A Review of ‘What The Constitution Means to Me’


“What the Constitution Means to Me” just closed after a brief run at Chicago’s Broadway Theater. For those of you who missed it, catch the actual Broadway version by streaming it on Amazon Prime. It’s definitely worth seeing, especially for anybody in Latin’s junior class.

All juniors are taking U.S. History and are working to understand what the U.S. Constitution meant for our ancestors and what it means for us today. The 100-minute play, with no intermission, tackles the exact issues the junior class is studying. It asks who the Constitution left out and presents the consequences of those omissions. Its author, lead character, and narrator, Heidi Schreck, traveled the country as a teenager, debating at American Legion Halls. She participated in these debates all around the country as a high school student for prize money and was successful enough to pay her entire way through college with that prize money.

In the Chicago version of the play, Heidi Schreck is played by actress Cassie Beck. In the Broadway version, as well as the one available on cable, Heidi plays herself. For the first half of the play, Heidi appears as her 15-year-old self at a time when she worshipped the Constitution and “thought it a work of genius.” Later in the play, however, Heidi addresses the crowd as an adult with a more critical and less naive view of the Constitution.

For those students falling asleep in history class, or whose eyes may be skimming over the words of the Constitution without really absorbing them, this play makes the amendments actually exciting. Heidi gives them drama; she brings them to life. I particularly enjoyed how she made the Constitution feel like a living organism, and started thinking about what the Constitution means to me.

Heidi focuses on the 14th Amendment and its “awesome superpowers.” She explains how it took courageous and persistent civil rights leaders to activate this amendment’s superpowers. She shows how real people, activists and Supreme Court justices are what make the Constitution work. She doesn’t shy away from confronting how the Constitution doesn’t work, or how it prevents liberty both by leaving people out and strictly allowing it to be interpreted by an exclusive group of white men for so many years.

At one point in the play, Heidi asks all the audience members to raise their hand if they are white, property-owning men. Once the hands were up, she informed the audience that only those people would get to decide how their country would be governed, and then asked the audience how they would feel about that. The audience definitely understood the point. At another point in the play, the narrator plays the voice of Justice Ruth Bader Ginsburg. By playing the famous audio clip of when RBG is asked when will there be enough women on the Supreme Court, and her subsequent answer, “When there are nine,” Heidi makes the point that our Constitution was meant to protect white men.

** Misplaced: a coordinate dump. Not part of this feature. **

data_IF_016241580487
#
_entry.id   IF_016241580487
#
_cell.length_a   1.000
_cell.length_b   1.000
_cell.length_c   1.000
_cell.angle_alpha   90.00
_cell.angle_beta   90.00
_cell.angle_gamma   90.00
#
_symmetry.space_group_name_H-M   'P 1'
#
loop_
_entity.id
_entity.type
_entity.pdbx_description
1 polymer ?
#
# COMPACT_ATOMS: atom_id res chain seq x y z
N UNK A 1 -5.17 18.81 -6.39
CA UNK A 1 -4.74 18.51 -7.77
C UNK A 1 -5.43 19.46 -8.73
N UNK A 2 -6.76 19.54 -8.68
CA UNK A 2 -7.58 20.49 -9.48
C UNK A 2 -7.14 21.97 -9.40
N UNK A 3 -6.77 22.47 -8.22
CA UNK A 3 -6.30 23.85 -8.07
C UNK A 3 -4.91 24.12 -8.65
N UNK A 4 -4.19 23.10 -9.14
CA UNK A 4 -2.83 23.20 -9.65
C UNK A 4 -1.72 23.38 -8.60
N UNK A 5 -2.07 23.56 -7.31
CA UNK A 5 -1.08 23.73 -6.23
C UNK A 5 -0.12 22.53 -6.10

Heidi points out that it takes until page 34 of the Constitution for women to get included, noting that this was 54 years after the 13th Amendment. The play includes sobering statistics about how the United States is one of the 10 most violent countries in the world for women. Heidi weaves in her personal story of the effect of domestic violence on her family, as well as her sorrow about how the Supreme Court rejected the Violence Against Women Act as unconstitutional.

At the end of the play, 17-year-old Emilyn Toffler, a high school student and accomplished debater from Sierra Canyon High School in California, joined Beck on stage for a live debate of whether the United States should start over with a new Constitution. This was exciting and thought provoking. An audience member was selected to be the judge and, the night I was there, abolishing the Constitution prevailed as the verdict.

Even though Heidi is critical of the Constitution, the play highlights the value of debating what’s constitutional, if the Constitution works, and who it works for. By bringing a high school student on stage to debate, the playwright urges young people to take it forward. The play makes the point that while the Constitution isn’t perfect, it’s up to citizens to work with it and make it the best it can be.

Junior Braden Sedler was moved by the performance. He said, “You will leave it feeling both content with the performance yet surprised at how seriously neglected so many Americans are. You will laugh at Heidi’s funny portrayal of a 15 year old comparable to Leslie from Parks and Rec, but there are parts that will force you to think about who you are and what side of history you are on.” He added, “It’ll change your perspective on what it means to be American.”

At the end of the production, they passed out a mini-Constitution to each audience member as a souvenir. I must admit I looked at both the trinket and the real Constitution differently after seeing the play.